Likewise, spiritual death is not “inertness” to the things of God; instead, it refers to “separation from loving fellowship with God”. Since God is the source of goodness (Jam 1:17), one of the results of this separation is a corrupt state leaving us unable to stop doing evil. We’ve become like drug addicts, constantly returning to get another hit of sin. For this reason, we cannot earn our way back to God (Acts 4:12) and cannot please God apart from giving our lives to Him in desperate faith (Heb 11:6).
Notice an important point here: we can express faith in God, even in our corrupted rebellious condition. This isn’t because we aren’t spiritually dead; instead, it’s because our spiritual deadness refers simply to our inability to stop our life of sin. To use the drug addict analogy again, the addict may not be able to clean himself up by his own power, but he can ask for help! And that – desperately asking for salvation – is precisely what faith is. Faith is simply trust. This faith doesn’t itself earn God’s favor and isn't itself a good work. On the contrary, it's admitting that we can’t earn God’s favor and need Him to forgive and change us.
We are saved by grace alone in Christ alone. Faith is simply the means of appropriating God’s offer of salvation and is not inherently a good work (Eph 2:8-9)– either achieved by us or given to us by God.
AVAILABLE ATONEMENT On the cross, Christ died as payment for the sins of humanity (2 Cor 5:15). Contrary to popular belief, Jesus didn’t “die for” anyone in particular, as that would either make his death insufficient for all if it were only for some people’s sins or create a situation of double jeopardy if it were for the sins of every person. Rather, his death made an “unlimited payment” which can be applied to anyone who believes. Therefore, the atonement is unlimited in its sufficiency and limited in its ultimate effect to only those who will be saved.
CALL OF THE GOSPEL God extends the invitation to all people to repent and place their trust in Christ to save them from their sins – both through internal conviction (John 16:8), intentional drawing (John 6:44) and through the witness of the Church (Matt 28:19). Since faith is not itself a good work (Eph 2:8-9), it is within our ability even as sinful creatures, once God draws our attention to His offer of redemption (John 6:44). This drawing is not irresistible, otherwise either (A) all would be saved or (B) God is not omnibenevolent. Faith doesn’t itself save us or require God to save us. Instead, faith is simply what God has chosen to “credit” with Christ’s imputed righteousness (Rom 4:3), even though it is not itself righteousness.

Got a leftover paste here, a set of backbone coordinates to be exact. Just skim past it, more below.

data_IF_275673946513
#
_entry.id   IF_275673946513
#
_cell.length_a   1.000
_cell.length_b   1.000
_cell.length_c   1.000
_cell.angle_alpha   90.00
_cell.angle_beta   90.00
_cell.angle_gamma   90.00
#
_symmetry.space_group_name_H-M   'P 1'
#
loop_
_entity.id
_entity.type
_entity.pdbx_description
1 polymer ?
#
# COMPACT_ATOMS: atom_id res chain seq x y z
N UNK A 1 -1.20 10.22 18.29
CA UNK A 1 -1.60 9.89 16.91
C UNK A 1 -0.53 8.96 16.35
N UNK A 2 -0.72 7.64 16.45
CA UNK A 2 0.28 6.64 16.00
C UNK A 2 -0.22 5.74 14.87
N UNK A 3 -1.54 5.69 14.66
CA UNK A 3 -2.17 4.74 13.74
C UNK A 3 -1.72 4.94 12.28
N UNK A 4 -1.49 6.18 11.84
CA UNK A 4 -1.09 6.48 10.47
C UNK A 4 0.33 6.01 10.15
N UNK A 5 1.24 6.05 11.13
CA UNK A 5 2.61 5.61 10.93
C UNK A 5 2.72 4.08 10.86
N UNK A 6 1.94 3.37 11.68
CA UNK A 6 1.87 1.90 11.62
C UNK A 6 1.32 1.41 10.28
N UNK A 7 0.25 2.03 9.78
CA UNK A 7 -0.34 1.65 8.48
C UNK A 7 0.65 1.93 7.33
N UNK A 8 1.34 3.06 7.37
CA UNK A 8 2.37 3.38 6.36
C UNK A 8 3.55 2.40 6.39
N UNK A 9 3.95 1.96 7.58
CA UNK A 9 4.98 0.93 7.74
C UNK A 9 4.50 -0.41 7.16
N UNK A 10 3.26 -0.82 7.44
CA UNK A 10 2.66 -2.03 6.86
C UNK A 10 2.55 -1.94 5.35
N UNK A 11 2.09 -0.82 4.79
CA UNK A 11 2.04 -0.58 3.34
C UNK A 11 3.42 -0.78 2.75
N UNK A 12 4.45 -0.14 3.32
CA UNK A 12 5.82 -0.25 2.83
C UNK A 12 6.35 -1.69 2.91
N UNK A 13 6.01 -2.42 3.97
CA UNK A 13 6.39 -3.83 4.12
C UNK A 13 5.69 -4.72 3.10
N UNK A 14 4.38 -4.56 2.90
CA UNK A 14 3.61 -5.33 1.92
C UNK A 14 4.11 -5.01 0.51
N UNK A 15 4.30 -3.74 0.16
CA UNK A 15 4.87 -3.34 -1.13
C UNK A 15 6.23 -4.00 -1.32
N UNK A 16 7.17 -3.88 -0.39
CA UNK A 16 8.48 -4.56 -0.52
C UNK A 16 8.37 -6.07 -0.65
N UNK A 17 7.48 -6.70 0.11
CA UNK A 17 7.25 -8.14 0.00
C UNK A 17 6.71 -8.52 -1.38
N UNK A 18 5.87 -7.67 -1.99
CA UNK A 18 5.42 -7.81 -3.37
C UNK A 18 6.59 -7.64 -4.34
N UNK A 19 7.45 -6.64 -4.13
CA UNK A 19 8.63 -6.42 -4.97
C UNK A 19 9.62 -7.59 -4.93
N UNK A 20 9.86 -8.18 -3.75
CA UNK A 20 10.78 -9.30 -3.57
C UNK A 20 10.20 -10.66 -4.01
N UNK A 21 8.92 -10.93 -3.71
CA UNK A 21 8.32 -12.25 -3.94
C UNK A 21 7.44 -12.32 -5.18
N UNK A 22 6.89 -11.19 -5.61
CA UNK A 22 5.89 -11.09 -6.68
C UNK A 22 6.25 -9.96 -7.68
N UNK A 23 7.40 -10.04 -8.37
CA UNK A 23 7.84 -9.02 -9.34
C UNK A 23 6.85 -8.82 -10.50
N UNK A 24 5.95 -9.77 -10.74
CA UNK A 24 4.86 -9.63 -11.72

ETERNAL SECURITY Once a person puts their faith in Christ to save them from their sins, the changing work of the Holy Spirit begins to transform them to make them grow spiritually. This transforming work (sometimes called “Regeneration”) comes after expressing faith in Christ and not before, as in Calvinism. Once this transforming work begins, we become a changed person (Rom 5:17), gradually becoming more conformed to the image of Christ (Rom 8:29). Because of how powerful this transforming work is, a regenerated person can’t walk away from the faith, as this would be in contrast to God’s direct promise (Phil 1:6).
CONCLUSION As you can see, Molinism opens the door for us to affirm the complete sovereignty of God in the salvation process without needing to affirm determinism or dismiss the clear passages of scripture that teach human free will.
Grace Molinism applies this concept well and helps us better appreciate how God saves us – undeserving sinners.